FN7. Plaintiff testified that he did not hear defendant. Even if he did not hear defendant’s command, he should have stopped running, upon seeing the police cruiser. Trooper Martin testified that she heard defendant give at least three commands to plaintiff and also heard plaintiff’s foul response.

Defendant observed plaintiff vault a four-foot wooden fence at the far end of Abbott’s parking lot and then drop out of sight. Unbeknownst to plaintiff and defendant, there was a ten to twelve-foot drop behind this fence, into a large grassy field which is surrounded by woods. [FN9] Not knowing whether plaintiff was armed, defendant was hesitant to pursue plaintiff alone in a wooded area. He therefore released Denver, [FN10] with the instruction, “Get him,” which commands the dog to pursue a suspect, bite him at whatever body part is available, and hold him until the canine handler orders the dog to let go. Denver then exited the cruiser through the driver’s door, ran down the Abbott parking lot, vaulted the fence, and then disappeared from sight, just as plaintiff had done seconds before. Troopers Martin and Todd arrived on the scene around the time that plaintiff was leaping over the fence or Denver was being released from the cruiser.

FN9. Plaintiff testified that he injured his ankle from this fall.

FN10. Denver was assigned to defendant when he was a six- to eight-month- old puppy and was four years old at the time of this incident.         Denver    has since retired as a State Police dog, but continues to reside with defendant as  his pet.  (Barger Tr. at 22- 24).

Denver has impeccable credentials. (Jt.Exh. 8). Denver received thirteen weeks of training, during which he received high grades. (Exh. D; Barger Tr. at 24, 25). Defendant and Denver received the highest grades in their class. Denver has been honored on countless occasions for his performance. (Exh. C). Although Denver has apprehended other suspects, this is the only complaint ever made against him. (See also Barger Tr. at 28). Denver has never bitten a still person.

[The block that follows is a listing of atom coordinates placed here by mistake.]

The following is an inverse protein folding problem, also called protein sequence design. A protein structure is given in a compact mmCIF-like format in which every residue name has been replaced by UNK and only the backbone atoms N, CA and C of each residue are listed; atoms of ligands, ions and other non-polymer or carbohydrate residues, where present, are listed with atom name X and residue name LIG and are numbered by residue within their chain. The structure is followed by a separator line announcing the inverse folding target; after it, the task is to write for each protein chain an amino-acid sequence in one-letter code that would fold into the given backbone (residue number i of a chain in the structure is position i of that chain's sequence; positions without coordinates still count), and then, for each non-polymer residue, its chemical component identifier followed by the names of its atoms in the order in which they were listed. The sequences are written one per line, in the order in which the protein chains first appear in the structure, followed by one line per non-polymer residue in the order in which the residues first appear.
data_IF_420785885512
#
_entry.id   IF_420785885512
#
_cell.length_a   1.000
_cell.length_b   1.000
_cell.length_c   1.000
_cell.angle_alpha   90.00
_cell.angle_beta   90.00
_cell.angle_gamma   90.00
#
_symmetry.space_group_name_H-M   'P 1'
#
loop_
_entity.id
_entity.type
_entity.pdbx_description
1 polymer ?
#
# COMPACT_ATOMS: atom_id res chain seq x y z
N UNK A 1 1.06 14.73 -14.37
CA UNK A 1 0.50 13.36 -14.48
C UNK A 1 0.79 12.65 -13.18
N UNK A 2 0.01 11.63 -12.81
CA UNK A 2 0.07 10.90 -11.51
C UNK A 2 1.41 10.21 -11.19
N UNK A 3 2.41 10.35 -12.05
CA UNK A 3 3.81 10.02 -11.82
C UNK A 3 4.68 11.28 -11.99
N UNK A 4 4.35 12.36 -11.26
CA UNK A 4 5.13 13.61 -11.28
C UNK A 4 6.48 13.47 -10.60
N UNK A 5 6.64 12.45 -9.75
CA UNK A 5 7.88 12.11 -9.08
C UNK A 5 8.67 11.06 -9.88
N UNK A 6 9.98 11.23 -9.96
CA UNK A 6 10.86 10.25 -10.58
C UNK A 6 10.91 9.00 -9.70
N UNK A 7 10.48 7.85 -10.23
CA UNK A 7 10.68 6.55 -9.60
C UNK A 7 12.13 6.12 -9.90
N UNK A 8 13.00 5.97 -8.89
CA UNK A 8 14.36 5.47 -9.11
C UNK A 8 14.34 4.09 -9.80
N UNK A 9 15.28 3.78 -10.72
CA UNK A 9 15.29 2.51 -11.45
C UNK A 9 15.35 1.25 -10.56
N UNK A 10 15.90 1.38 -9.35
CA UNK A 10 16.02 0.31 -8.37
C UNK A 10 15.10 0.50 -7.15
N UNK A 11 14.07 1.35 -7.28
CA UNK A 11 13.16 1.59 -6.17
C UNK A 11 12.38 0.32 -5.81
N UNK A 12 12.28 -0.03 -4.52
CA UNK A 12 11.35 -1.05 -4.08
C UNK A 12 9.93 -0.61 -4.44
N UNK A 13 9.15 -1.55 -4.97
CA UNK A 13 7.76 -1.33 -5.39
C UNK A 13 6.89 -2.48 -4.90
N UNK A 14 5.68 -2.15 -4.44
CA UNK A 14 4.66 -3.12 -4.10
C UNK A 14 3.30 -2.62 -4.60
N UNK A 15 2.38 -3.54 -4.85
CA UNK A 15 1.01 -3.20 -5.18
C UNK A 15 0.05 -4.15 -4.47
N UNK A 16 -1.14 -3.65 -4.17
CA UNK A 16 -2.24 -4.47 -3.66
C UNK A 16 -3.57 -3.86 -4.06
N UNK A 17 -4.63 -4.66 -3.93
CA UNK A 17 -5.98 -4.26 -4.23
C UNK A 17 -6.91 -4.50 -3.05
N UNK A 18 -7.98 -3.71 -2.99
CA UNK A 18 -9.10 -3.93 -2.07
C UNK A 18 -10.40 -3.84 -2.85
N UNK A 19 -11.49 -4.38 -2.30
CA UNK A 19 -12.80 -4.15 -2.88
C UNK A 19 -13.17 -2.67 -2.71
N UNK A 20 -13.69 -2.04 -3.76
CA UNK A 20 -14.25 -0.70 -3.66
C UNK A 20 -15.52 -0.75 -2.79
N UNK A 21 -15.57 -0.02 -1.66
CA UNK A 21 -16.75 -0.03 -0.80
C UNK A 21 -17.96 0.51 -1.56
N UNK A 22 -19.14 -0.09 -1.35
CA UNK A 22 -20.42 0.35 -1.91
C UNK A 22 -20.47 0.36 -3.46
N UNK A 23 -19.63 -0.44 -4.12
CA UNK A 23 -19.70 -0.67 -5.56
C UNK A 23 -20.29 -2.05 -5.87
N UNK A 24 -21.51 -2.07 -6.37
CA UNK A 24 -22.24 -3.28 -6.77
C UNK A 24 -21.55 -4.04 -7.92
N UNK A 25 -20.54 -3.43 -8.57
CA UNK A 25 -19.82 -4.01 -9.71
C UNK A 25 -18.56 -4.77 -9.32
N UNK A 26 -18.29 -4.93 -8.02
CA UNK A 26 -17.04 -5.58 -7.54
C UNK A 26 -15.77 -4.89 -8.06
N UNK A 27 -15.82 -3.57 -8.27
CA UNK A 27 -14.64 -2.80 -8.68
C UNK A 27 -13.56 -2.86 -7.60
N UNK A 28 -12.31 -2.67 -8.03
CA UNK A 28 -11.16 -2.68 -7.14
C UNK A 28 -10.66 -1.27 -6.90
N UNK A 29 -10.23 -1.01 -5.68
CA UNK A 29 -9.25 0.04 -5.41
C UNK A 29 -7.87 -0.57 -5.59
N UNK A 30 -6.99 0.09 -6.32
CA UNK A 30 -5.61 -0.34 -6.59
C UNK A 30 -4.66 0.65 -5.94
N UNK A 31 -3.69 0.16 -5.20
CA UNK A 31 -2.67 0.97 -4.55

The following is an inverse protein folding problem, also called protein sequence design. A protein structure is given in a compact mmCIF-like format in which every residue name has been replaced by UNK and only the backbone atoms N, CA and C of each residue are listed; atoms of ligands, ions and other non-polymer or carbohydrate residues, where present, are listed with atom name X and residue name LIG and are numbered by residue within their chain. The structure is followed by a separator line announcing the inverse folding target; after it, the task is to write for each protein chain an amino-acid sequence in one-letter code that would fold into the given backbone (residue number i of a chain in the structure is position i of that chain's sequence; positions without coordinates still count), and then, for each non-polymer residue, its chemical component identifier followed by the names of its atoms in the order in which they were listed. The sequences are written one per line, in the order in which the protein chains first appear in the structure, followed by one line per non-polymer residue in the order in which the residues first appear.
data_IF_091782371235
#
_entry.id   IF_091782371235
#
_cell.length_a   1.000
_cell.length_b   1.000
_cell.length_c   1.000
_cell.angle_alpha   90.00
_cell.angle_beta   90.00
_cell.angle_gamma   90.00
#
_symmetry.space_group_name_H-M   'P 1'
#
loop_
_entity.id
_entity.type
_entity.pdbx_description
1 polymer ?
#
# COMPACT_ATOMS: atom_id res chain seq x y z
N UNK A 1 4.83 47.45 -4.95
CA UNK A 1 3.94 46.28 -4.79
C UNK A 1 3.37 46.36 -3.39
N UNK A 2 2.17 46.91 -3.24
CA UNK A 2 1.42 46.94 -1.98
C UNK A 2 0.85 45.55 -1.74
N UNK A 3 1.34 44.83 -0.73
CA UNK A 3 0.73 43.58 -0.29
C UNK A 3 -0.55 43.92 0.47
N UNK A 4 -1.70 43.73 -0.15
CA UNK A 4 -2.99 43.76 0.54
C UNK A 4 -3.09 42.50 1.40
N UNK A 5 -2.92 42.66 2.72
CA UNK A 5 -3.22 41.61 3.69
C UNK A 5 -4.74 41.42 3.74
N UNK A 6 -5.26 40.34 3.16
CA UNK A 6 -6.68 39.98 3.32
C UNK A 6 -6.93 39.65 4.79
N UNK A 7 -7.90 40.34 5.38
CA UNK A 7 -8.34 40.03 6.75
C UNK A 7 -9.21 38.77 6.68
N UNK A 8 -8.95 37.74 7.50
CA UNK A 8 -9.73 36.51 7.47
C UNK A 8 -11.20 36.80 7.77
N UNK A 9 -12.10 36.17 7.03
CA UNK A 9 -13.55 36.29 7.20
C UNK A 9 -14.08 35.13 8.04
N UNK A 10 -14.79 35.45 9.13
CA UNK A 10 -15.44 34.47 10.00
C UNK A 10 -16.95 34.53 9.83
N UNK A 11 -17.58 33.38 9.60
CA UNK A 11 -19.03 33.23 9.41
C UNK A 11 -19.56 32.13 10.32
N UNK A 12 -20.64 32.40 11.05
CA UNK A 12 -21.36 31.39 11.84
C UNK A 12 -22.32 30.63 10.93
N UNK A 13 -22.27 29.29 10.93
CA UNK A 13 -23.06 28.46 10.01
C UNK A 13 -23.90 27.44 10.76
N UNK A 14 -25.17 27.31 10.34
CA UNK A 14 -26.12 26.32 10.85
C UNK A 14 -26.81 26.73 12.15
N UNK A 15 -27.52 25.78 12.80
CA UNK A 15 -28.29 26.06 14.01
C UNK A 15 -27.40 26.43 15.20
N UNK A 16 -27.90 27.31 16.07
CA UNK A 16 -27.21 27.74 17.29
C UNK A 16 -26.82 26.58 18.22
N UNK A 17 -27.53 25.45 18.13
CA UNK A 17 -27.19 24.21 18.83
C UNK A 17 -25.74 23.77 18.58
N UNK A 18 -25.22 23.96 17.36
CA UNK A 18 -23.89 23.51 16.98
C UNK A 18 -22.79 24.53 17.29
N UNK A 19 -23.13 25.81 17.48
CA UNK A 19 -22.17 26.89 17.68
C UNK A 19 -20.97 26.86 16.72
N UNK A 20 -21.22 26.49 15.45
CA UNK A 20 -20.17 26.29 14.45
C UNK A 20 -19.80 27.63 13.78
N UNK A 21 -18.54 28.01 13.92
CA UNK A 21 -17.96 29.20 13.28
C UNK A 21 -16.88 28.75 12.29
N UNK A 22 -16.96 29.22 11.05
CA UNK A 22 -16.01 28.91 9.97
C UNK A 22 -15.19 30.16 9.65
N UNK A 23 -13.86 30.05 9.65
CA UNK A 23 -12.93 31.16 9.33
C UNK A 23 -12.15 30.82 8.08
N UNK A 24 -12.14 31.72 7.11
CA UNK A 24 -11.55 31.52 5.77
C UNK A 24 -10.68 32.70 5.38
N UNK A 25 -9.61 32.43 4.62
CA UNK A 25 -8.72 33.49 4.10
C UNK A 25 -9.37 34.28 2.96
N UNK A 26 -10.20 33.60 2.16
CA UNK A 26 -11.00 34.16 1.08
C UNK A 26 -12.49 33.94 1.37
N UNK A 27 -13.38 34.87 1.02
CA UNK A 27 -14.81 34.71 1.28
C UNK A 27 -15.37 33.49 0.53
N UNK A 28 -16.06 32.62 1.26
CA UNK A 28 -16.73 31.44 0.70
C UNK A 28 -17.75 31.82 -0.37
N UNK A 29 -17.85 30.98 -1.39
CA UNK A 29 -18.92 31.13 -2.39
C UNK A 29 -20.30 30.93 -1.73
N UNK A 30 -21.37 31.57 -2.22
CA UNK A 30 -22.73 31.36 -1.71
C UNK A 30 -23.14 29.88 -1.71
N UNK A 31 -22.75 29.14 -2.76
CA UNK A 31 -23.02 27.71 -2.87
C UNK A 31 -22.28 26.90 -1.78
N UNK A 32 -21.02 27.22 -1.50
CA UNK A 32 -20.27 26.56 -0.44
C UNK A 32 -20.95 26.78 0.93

The three troopers immediately ran to the fence [FN11] and observed plaintiff in   a   crouched   position,   flailing   and thrashing  about,   struggling  with  and kicking Denver on the grass below. As plaintiff   continued   to   move,   Denver needed to readjust his bite on him. [FN12]  Defendant instructed Denver to “break” and ordered him into a “down watch” position.   Denver followed these instructions, by letting go of plaintiff and by assuming a prone position alongside him, watching him carefully.  Defendant advised plaintiff that if plaintiff did not move, the canine would not attack him. Defendant next headed to a staircase about seven to ten feet left of his position, which led to the field. Trooper Todd noticed plaintiff raise himself on all fours, as if he were going to escape; defendant and Trooper Martin observed this once they reached the stairs. [FN13] Consistent  with   his  training,   Denver began to attack plaintiff again, in an attempt to apprehend him.     Plaintiff resisted,   by  grabbing   Denver’s  jaw, striking him, and kicking him.  While he was on the stairs, [FN14] so that plaintiff and  Denver were  within  defendant’s sight, defendant again gave the “break” and “down watch” commands;   Denver complied.

FN11. Defendant estimated that it took them two to three seconds to reach the fence.

FN12. Defendant estimated that he observed Denver on top of plaintiff for a “couple of seconds.”

FN13. Defendant testified that it also took him a “couple of seconds” to reach the stairs.

FN14. Defendant similarly estimated that it took a “couple of seconds” to reach the bottom of the stairs. Trooper Martin’s estimation was similar, i.e., that Denver was on plaintiff for only a “couple of seconds.”

After the two other troopers reached the bottom of the stairs, they approached plaintiff. Troopers Todd and Martin placed handcuffs on plaintiff and defendant took charge of Denver. While he was being handcuffed, plaintiff continued to flail and scream at defendant to call the dog off, even though the dog was no longer on him. [FN15] Troopers Martin and Todd observed that plaintiff was bleeding from dog bite wounds on his right side and buttocks, so they called for an ambulance and administered first aid to him. An ambulance then transported plaintiff to the Shoreline Medical Clinic in Essex, Connecticut, where he received seventy-six stitches to sixteen distinct puncture wounds or lacerations caused by Denver; these injuries were on the back and front of plaintiff’s legs, his arms, his lower back, and his buttocks. (Jt. Exh. 1; Exhs. 5, 5A-5II, 7, E1-E6